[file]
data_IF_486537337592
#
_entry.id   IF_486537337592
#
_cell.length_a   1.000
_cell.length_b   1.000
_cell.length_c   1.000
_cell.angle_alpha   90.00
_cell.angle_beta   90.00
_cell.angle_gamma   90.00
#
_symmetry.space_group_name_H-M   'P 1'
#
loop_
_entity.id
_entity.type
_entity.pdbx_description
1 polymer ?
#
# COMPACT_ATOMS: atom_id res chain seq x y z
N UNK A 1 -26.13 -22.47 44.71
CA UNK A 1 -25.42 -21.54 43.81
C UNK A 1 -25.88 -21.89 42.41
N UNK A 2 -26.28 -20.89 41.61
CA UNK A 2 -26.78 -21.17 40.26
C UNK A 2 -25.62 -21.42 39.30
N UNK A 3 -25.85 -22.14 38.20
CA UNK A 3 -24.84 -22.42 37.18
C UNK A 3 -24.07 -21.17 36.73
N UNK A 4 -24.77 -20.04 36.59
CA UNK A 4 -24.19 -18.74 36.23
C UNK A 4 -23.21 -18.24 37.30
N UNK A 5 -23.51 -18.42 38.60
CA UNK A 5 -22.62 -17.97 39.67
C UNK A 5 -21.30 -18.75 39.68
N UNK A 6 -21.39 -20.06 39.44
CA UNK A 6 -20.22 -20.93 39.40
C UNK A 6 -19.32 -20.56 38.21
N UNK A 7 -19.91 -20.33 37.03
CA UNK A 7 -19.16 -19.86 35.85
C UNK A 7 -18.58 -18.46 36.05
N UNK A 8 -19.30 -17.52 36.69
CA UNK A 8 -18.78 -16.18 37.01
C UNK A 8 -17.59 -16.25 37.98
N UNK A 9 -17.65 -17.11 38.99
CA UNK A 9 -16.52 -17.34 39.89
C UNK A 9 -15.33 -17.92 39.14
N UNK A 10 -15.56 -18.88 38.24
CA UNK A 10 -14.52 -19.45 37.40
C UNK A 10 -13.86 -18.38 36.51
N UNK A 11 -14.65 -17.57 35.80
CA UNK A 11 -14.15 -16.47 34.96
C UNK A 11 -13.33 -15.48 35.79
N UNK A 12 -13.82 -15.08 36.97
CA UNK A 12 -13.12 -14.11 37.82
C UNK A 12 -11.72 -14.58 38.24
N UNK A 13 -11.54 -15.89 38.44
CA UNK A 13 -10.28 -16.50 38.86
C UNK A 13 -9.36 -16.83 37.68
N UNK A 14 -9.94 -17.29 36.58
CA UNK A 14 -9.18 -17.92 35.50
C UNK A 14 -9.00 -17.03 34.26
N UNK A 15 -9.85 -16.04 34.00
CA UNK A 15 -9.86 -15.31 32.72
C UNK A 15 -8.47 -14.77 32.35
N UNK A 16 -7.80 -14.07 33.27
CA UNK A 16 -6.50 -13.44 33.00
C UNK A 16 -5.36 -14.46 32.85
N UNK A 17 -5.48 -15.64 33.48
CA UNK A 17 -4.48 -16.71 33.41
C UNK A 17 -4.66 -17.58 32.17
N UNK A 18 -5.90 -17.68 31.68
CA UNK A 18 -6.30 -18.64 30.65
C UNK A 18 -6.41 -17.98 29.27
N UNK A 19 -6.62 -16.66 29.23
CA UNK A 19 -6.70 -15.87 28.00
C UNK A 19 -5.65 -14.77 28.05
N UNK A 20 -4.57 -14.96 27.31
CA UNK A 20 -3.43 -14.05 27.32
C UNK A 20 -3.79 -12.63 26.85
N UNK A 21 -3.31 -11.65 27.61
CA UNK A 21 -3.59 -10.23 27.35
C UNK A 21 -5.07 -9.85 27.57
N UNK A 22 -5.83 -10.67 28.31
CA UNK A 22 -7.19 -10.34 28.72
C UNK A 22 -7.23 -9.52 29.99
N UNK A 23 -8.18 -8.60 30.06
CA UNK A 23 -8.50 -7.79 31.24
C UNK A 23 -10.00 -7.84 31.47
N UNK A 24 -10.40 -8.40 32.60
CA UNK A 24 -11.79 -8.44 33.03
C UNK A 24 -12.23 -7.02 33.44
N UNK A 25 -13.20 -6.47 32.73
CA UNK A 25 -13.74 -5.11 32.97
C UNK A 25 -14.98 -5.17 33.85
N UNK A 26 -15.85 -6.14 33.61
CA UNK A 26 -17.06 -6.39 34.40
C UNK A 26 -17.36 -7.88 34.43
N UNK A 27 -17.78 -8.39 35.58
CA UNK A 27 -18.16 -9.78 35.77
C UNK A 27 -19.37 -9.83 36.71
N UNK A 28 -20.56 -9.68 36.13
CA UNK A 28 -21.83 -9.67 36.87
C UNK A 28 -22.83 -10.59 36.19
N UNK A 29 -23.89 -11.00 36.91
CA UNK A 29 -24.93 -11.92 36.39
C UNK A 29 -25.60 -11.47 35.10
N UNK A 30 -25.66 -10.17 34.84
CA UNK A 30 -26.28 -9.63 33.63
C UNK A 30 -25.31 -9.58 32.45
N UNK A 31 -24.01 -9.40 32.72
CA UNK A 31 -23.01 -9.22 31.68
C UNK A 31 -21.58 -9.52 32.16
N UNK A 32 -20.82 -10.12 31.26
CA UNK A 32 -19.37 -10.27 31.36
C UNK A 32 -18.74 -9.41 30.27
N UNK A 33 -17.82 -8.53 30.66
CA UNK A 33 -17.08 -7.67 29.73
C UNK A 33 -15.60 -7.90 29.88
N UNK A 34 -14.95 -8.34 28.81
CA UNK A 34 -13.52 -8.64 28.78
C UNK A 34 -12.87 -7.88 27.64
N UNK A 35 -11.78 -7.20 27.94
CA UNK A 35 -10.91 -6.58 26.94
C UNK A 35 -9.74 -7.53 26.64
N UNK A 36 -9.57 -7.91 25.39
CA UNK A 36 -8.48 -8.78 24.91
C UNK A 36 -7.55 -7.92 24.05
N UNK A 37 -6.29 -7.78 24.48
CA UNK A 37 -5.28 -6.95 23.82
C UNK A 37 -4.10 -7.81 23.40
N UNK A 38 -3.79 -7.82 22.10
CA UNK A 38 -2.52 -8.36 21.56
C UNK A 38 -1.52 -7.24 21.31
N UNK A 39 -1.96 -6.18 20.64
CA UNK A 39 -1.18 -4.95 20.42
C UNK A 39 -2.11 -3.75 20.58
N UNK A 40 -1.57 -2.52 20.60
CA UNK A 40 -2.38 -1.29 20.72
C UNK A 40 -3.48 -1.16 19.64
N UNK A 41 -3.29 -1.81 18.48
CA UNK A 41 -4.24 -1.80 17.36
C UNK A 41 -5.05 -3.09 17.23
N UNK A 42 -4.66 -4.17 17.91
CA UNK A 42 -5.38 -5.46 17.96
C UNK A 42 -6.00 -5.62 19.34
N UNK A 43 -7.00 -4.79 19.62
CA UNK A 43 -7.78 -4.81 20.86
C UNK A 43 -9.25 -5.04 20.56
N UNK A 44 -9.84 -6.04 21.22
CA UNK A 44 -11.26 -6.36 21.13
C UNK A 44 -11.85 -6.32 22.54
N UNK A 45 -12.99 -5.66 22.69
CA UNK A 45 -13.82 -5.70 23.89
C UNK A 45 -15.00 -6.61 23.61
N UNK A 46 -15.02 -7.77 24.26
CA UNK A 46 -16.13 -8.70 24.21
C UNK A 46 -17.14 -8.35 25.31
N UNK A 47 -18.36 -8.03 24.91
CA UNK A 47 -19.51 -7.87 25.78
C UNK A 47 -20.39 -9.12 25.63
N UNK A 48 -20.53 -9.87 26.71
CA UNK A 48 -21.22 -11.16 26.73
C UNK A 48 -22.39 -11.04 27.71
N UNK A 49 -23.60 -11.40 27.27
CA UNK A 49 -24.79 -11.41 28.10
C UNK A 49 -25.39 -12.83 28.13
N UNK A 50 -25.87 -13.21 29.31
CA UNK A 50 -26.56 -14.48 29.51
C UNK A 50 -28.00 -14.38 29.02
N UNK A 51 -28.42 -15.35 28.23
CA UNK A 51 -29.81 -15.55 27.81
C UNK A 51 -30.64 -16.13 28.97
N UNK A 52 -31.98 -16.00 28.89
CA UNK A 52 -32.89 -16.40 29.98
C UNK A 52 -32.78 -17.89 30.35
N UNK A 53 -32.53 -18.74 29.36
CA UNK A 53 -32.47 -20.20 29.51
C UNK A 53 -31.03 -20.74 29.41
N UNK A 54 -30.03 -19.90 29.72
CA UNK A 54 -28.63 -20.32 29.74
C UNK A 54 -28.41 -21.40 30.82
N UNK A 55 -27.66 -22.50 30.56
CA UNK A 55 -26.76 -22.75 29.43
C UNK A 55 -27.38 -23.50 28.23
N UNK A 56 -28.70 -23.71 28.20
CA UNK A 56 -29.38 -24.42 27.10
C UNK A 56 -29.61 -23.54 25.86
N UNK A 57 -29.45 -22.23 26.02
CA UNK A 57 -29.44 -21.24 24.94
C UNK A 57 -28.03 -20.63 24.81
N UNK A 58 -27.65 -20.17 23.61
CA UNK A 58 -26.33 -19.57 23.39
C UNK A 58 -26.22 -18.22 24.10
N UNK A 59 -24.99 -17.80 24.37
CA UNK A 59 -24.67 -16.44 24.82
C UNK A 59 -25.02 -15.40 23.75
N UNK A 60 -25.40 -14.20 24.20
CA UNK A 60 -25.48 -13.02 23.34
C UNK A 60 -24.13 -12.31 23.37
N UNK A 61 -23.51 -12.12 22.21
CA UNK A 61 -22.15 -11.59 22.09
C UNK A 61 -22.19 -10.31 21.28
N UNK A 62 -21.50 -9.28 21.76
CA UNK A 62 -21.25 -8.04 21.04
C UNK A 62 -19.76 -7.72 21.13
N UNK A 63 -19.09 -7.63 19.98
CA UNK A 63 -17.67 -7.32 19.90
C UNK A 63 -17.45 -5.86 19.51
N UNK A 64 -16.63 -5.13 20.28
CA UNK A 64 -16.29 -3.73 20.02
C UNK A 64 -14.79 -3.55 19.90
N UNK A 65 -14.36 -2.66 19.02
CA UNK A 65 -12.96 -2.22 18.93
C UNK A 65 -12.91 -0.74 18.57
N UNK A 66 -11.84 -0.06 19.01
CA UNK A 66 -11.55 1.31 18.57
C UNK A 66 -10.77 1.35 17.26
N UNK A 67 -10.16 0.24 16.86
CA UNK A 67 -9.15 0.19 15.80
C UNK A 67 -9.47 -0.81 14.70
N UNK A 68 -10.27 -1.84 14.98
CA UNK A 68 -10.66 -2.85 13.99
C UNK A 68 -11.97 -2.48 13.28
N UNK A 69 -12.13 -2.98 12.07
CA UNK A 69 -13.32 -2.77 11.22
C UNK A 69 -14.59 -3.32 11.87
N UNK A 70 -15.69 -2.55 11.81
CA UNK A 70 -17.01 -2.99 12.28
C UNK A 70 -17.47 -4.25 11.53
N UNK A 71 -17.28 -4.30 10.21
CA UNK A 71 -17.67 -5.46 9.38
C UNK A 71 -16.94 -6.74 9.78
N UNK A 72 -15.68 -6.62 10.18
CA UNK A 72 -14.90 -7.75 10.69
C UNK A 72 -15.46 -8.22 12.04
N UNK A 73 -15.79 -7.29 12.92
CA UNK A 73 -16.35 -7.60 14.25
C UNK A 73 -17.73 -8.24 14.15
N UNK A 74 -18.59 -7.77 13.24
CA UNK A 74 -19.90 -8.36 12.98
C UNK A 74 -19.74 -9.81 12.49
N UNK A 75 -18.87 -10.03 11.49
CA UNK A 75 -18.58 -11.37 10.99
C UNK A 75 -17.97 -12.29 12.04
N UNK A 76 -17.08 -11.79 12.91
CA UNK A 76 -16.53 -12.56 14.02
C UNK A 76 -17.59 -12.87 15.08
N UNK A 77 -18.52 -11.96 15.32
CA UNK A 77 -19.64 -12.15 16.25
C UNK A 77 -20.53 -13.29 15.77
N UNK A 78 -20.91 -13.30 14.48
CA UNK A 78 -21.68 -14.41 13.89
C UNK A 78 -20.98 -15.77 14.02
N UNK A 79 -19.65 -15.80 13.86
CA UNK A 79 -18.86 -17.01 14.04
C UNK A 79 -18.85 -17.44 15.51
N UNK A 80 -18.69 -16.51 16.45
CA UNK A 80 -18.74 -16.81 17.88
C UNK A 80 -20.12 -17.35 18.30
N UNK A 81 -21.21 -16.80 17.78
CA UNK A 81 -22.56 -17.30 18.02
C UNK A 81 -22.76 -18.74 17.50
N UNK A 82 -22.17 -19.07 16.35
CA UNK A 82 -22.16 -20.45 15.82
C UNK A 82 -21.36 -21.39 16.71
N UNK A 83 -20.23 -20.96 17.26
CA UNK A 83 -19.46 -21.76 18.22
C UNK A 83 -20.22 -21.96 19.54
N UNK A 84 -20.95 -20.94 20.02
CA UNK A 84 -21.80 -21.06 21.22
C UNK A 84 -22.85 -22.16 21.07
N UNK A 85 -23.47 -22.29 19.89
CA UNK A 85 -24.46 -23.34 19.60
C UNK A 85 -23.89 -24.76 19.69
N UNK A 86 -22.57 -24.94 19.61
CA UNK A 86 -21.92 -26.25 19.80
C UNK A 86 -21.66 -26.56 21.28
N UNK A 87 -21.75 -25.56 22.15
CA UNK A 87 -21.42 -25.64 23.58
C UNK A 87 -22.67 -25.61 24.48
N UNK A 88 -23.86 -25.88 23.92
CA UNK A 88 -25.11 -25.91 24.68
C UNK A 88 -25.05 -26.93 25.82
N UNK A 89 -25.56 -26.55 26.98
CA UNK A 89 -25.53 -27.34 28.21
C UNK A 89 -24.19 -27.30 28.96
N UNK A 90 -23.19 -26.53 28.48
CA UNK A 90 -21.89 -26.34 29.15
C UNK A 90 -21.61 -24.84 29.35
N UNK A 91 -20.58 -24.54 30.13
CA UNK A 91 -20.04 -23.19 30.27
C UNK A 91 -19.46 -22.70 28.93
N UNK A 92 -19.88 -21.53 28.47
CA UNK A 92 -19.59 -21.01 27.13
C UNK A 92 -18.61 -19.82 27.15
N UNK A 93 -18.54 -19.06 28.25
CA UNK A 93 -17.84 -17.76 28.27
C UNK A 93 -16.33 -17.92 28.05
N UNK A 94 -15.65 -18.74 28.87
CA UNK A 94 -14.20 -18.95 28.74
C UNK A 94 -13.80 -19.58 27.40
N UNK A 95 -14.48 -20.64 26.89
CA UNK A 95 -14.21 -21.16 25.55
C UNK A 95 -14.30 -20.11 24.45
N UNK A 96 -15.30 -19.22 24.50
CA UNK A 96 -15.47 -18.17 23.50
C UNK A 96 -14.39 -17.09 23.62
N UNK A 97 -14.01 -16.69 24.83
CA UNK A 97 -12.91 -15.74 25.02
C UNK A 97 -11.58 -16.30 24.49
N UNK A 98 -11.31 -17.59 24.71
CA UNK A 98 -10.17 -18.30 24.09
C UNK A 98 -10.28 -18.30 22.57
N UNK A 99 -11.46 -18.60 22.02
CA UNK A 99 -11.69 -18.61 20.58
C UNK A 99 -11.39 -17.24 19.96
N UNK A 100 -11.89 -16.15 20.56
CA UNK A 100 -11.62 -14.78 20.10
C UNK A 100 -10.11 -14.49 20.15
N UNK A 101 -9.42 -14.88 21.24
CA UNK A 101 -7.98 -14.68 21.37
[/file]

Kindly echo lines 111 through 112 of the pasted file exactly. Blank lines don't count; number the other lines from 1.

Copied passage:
N UNK A 31 -24.01 -9.40 32.72
CA UNK A 31 -23.01 -9.22 31.68